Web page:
• 39.
    Rozman Grinberg, Inna
    et al.
    Stockholm University, Faculty of Science, Department of Biochemistry and Biophysics.
    Lundin, Daniel
    Stockholm University, Faculty of Science, Department of Biochemistry and Biophysics.
    Sahlin, Margareta
    Stockholm University, Faculty of Science, Department of Biochemistry and Biophysics.
    Crona, Mikael
    Stockholm University, Faculty of Science, Department of Biochemistry and Biophysics. Swedish Orphan Biovitrum AB, Sweden.
    Berggren, Gustav
    Hofer, Anders
    Sjöberg, Britt-Marie
    Stockholm University, Faculty of Science, Department of Biochemistry and Biophysics.
    A glutaredoxin domain fused to the radical-generating subunit of ribonucleotide reductase (RNR) functions as an efficient RNR reductant2018In: Journal of Biological Chemistry, ISSN 0021-9258, E-ISSN 1083-351X, Vol. 293, no 41, p. 15889-15900Article in journal (Refereed)
    Abstract [en]

    Class I ribonucleotide reductase (RNR) consists of a catalytic subunit (NrdA) and a radical-generating subunit (NrdB) that together catalyze reduction of ribonucleotides to their corresponding deoxyribonucleotides. NrdB from the firmicute Facklamia ignava is a unique fusion protein with N-terminal addons of a glutaredoxin (Grx) domain followed by an ATP-binding domain, the ATP cone. Grx, usually encoded separately from the RNR operon, is a known RNR reductant. We show that the fused Grx domain functions as an efficient reductant of the F. ignava class I RNR via the common dithiol mechanism and, interestingly, also via a monothiol mechanism, although less efficiently. To our knowledge, a Grx that uses both of these two reaction mechanisms has not previously been observed with a native substrate. The ATP cone is in most RNRs an N-terminal domain of the catalytic subunit. It is an allosteric on/off switch promoting ribonucleotide reduction in the presence of ATP and inhibiting RNR activity in the presence of dATP. We found that dATP bound to the ATP cone of F. ignava NrdB promotes formation of tetramers that cannot form active complexes with NrdA. The ATP cone bound two dATP molecules but only one ATP molecule. F. ignava NrdB contains the recently identified radical-generating cofactor Mn-III/Mn-IV. We show that NrdA from F. ignava can form a catalytically competent RNR with the Mn-III/Mn-IV-containing NrdB from the flavobacterium Leeuwenhoekiella blandensis. In conclusion, F. ignava NrdB is fused with a Grx functioning as an RNR reductant and an ATP cone serving as an on/off switch.

  • 40.
    Sahlin, Margareta
    et al.
    Stockholm University, Faculty of Science, Department of Molecular Biology and Functional Genomics.
    Cho, Kyung-Bin
    Department of Biochemistry and Biophysics.
    Pötsch, Stephan
    Department of Biochemistry and Biophysics.
    Lytton, Simon D
    Stockholm University, Faculty of Science, Department of Molecular Biology and Functional Genomics.
    Huque, Yasmin
    Stockholm University, Faculty of Science, Department of Molecular Biology and Functional Genomics.
    Gunther, Michael R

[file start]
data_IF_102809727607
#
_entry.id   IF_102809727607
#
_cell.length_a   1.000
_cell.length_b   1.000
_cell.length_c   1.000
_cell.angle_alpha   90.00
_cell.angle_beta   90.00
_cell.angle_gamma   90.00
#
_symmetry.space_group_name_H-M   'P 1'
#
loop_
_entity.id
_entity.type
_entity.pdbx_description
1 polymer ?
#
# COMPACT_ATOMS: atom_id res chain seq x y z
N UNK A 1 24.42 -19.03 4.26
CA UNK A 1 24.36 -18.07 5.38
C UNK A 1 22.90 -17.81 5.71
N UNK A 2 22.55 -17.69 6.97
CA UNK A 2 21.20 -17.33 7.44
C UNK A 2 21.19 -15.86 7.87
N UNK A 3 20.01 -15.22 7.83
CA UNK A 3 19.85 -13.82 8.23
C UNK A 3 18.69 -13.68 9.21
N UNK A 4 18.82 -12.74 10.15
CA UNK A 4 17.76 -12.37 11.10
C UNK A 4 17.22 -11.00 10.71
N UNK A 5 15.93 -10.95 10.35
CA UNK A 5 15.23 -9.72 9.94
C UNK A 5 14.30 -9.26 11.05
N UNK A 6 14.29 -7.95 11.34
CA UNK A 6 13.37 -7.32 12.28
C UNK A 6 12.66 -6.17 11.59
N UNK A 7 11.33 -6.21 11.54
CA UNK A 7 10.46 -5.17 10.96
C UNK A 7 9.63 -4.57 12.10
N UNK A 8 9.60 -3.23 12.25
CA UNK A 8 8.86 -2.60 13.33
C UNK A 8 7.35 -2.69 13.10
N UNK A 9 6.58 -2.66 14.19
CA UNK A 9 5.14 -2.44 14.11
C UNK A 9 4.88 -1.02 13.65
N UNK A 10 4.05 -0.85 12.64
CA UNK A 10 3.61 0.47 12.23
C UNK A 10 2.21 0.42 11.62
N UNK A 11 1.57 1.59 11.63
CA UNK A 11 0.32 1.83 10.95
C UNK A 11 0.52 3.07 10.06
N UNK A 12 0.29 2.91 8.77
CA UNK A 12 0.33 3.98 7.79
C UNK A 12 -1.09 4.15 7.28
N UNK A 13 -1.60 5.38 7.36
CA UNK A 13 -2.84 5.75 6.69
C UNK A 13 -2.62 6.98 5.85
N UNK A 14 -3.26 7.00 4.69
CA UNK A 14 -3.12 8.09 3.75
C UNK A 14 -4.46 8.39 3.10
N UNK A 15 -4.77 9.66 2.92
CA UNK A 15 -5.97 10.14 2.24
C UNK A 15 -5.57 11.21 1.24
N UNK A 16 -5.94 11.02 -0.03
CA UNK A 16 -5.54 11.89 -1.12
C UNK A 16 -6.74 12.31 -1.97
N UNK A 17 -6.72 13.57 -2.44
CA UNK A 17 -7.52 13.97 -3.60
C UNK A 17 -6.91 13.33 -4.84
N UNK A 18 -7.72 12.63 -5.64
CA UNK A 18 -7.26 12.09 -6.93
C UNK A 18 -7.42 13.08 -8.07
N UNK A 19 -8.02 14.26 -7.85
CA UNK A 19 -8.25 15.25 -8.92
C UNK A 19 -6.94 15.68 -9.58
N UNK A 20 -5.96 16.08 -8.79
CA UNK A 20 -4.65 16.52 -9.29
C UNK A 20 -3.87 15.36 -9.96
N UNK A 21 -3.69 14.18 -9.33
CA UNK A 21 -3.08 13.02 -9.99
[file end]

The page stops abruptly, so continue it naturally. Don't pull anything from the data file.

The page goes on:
Sjöberg, Britt-Marie
    Stockholm University, Faculty of Science, Department of Molecular Biology and Functional Genomics.
    Mason, Ronald P
    Gräslund, Astrid
    Department of Biochemistry and Biophysics.
    Peroxyl adduct radicals formed in the iron/oxygen reconstitution reaction of mutant ribonucleotide reductase R2 proteins from Escherichia coli.2002In: J Biol Inorg Chem, ISSN 0949-8257, Vol. 7, no 1-2, p. 74-82Article in journal (Other academic)
    Abstract [en]

    Catalytically important free radicals in enzymes are generally formed at highly specific sites, but the specificity is often lost in point mutants where crucial residues have been changed. Among the transient free radicals earlier found in the Y122F mutant of protein R2 in Escherichia coli ribonucleotide reductase after reconstitution with Fe2+ and O2, two were identified as tryptophan radicals. A third radical has an axially symmetric EPR spectrum, and is shown here using 17O exchange and simulations of EPR spectra to be a peroxyl adduct radical. Reconstitution of other mutants of protein R2 (i.e. Y122F/W48Y and Y122F/W107Y) implicates W48 as the origin of the peroxyl adduct. The results indicate that peroxyl radicals form on primary transient radicals on surface residues such as W48, which is accessible to oxygen. However, the specificity of the reaction is not absolute since the single mutant W48Y also gives rise to a peroxyl adduct radical. We used density functional calculations to investigate residue-specific effects on hyperfine coupling constants using models of tryptophan, tyrosine, glycine and cysteine. The results indicate that any peroxyl adduct radical attached to the first three amino acid alpha-carbons gives similar 17O hyperfine coupling constants. Structural arguments and experimental results favor W48 as the major site of peroxyl adducts in the mutant Y122F. Available molecular oxygen can be considered as a spin trap for surface-located protein free radicals.

  • 41.
    Saleh, Aljona
    et al.
    Stockholm University, Faculty of Science, Department of Analytical Chemistry.
    Edlund, Per-Olof
    Gustafsson, Tomas N.
    Sahlin, Margareta